I have a bit of a love-hate relationship with pumping.
I hate that it’s disruptive to my work day, feels a tad uncomfortable, and is overall just awkward sometimes.
Some days I abhor pumping so strongly that I swear I won’t do it another day. Other days—usually the ones when I’m proudly organizing my freezer stash of milk—I declare my Medela pump the champion of working moms everywhere.
Most days, however, I fall somewhere in the middle, seeing pumping as something I begrudgingly accept for the sake of providing my infant with “liquid gold.”
I’ve found that pumping is a lot more tolerable when done properly, with certain best practices in place to enhance the experience and get the most bang for your buck (errrr, the most ounces for your pumping session).
Here are more than 30 tips I’ve gathered—from other mamas as well as myself—for pumping success. Most of them apply whether you’re both breastfeeding and pumping or pumping exclusively.
The Big List of Tips for Pumping Success
1. If you plan on pumping even somewhat regularly, get yourself a good pump. Lots of moms struggle to express much milk using a manual pump, and electric pumps are just so much easier and faster. An electric double breast pump will save you even more time.
2. It’s still a good idea to keep a small manual pump in the car in case you forget your electric pump one day (GASP!). That will save you either a trip back home or a very painful day.
3. If you’ll be expressing breast milk at work, know your pumping rights. Most employers are legally obligated to offer you time and a private space to pump during your baby’s first year (and a bathroom doesn’t count). Learn more about your protections here.
4. If you’re breasting and pumping (as opposed to exclusively pumping), nurse your baby often when you’re together. Our bodies generally respond better to our babies than to pumps, so nursing often will help keep your milk supply up.
5. At the beginning of each pumping session, look at photos of your baby to encourage letdown. Better yet, record a video of your baby crying and play it when you start pumping. The milk will be flowing in no time!
6. Some moms find it helpful to know what their baby is doing when they’re pumping. Call your baby’s caretaker to see how the day is going or ask them to text you a photo shortly before you pump. It can give you the same hormonal response you get when you’re nursing.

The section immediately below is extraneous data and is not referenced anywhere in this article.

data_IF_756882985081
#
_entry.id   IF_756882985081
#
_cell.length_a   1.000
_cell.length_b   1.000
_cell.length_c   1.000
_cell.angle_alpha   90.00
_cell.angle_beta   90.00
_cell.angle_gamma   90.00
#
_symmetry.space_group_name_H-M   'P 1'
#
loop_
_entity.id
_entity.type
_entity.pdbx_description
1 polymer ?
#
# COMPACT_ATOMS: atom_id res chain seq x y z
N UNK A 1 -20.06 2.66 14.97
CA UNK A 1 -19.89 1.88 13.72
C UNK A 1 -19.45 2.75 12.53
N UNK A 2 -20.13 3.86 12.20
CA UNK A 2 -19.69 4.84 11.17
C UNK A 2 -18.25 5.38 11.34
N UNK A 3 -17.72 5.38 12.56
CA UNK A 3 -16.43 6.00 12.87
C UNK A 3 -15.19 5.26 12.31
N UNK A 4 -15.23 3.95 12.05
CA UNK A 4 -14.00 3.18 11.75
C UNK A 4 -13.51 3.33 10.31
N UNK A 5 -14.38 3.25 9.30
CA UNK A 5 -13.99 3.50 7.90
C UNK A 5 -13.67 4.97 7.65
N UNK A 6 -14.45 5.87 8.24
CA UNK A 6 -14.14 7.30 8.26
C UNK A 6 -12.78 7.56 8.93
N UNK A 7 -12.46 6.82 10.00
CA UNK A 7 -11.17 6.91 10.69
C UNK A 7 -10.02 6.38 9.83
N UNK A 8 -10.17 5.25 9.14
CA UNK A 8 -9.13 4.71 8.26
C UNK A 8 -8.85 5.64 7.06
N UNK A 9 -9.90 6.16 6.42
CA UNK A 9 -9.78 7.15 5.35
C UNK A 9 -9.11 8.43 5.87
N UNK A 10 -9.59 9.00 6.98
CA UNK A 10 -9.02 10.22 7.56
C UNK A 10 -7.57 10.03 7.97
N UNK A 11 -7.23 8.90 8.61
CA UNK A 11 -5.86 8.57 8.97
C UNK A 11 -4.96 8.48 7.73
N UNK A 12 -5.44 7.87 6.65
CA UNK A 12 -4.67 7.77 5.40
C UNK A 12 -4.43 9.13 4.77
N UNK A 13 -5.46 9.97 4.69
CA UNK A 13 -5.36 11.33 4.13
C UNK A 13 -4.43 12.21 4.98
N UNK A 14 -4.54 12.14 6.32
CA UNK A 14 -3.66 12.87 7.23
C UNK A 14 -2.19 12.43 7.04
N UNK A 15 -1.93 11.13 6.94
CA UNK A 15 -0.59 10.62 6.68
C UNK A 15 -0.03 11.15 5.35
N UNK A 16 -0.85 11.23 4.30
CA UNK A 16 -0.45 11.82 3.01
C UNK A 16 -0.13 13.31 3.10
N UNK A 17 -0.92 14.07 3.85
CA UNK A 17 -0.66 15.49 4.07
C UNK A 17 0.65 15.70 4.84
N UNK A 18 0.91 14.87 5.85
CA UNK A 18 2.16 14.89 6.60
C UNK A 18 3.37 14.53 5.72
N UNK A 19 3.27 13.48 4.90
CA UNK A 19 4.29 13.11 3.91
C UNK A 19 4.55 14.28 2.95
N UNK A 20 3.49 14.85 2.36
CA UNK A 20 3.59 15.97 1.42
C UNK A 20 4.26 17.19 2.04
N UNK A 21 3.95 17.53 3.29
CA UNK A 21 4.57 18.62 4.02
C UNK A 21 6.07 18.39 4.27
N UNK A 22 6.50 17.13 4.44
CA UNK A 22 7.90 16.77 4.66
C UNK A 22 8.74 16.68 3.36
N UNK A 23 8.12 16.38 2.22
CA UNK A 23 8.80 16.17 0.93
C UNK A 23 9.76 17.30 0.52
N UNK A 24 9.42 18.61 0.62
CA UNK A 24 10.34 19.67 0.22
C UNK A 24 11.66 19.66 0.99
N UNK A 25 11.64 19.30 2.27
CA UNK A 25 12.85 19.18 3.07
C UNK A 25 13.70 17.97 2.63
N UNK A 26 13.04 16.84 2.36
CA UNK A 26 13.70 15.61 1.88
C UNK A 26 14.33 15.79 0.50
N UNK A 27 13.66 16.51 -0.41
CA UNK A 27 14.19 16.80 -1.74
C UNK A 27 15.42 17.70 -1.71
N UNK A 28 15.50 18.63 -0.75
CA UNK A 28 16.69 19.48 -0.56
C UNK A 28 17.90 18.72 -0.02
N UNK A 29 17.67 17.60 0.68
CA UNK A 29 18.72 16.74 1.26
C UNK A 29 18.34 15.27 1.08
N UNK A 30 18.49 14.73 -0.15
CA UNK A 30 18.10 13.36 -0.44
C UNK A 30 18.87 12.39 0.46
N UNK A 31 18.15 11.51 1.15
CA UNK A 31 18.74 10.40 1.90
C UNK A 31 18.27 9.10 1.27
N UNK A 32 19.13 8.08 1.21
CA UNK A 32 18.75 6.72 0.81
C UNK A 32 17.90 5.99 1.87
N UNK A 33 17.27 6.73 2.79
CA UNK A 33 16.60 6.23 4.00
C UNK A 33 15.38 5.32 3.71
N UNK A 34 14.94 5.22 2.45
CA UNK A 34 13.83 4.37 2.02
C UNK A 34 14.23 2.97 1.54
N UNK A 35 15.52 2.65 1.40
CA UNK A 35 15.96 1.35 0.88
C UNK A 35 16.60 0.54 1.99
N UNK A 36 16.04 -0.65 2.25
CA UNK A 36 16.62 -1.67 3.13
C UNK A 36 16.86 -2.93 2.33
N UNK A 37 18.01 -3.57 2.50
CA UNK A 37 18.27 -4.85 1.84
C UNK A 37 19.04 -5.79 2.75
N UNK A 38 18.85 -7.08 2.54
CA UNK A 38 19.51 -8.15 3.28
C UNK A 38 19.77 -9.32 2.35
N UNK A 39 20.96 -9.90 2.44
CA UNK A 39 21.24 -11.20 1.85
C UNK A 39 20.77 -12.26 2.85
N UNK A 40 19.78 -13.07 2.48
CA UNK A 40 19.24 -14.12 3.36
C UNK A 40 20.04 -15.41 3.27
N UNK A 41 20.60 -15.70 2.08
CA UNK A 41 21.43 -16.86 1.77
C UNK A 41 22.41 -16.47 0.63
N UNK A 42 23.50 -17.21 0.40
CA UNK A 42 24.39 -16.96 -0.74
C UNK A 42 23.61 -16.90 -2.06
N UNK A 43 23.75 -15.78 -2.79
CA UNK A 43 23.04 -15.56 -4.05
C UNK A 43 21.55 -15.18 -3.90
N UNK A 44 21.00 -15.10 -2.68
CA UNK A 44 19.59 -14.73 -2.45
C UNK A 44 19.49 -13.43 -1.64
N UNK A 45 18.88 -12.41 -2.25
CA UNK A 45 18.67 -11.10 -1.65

7. You can also try a few minutes of breast massage before you pump to help encourage letdown.
8. If you’re currently on maternity leave and want to build up a small stash of milk before you return to work, consider pumping early in the morning, as this is when many moms (but not all) have the most milk.
9. In terms of when you should pump, try to do it throughout the day as close to your baby’s feeding schedule as possible—at least every 3-4 hours.
10. Along the same lines, try your best to stick to a regular pumping schedule to help regulate your milk supply. On especially busy days, still sneak in a pumping session if you can—even if it’s shorter than usual (say, 15 minutes instead of your usual 20).
11. Similarly, if you’re pumping at work, put your sessions directly on your calendar (marked as private, if you want). That way you won’t forget to pump (yes, it happens!) and other people won’t schedule meetings during your pumping times.
12. Get yourself a hands-free pumping bra. I look at photos of my baby girl until my milk starts flowing, but after that my hands are free to read a book or break out my laptop to get some work done. (Indeed, I’ve written some of this blog post while pumping!) I use the Simple Wishes Hands-Free Breastpump Bra and love it!
13. RELAX. Stress can hinder your milk letdown. So try your best to find a comfy spot and position in which to pump. Take a few deep, cleansing breaths or play some calming music to help get rid of those stress hormones.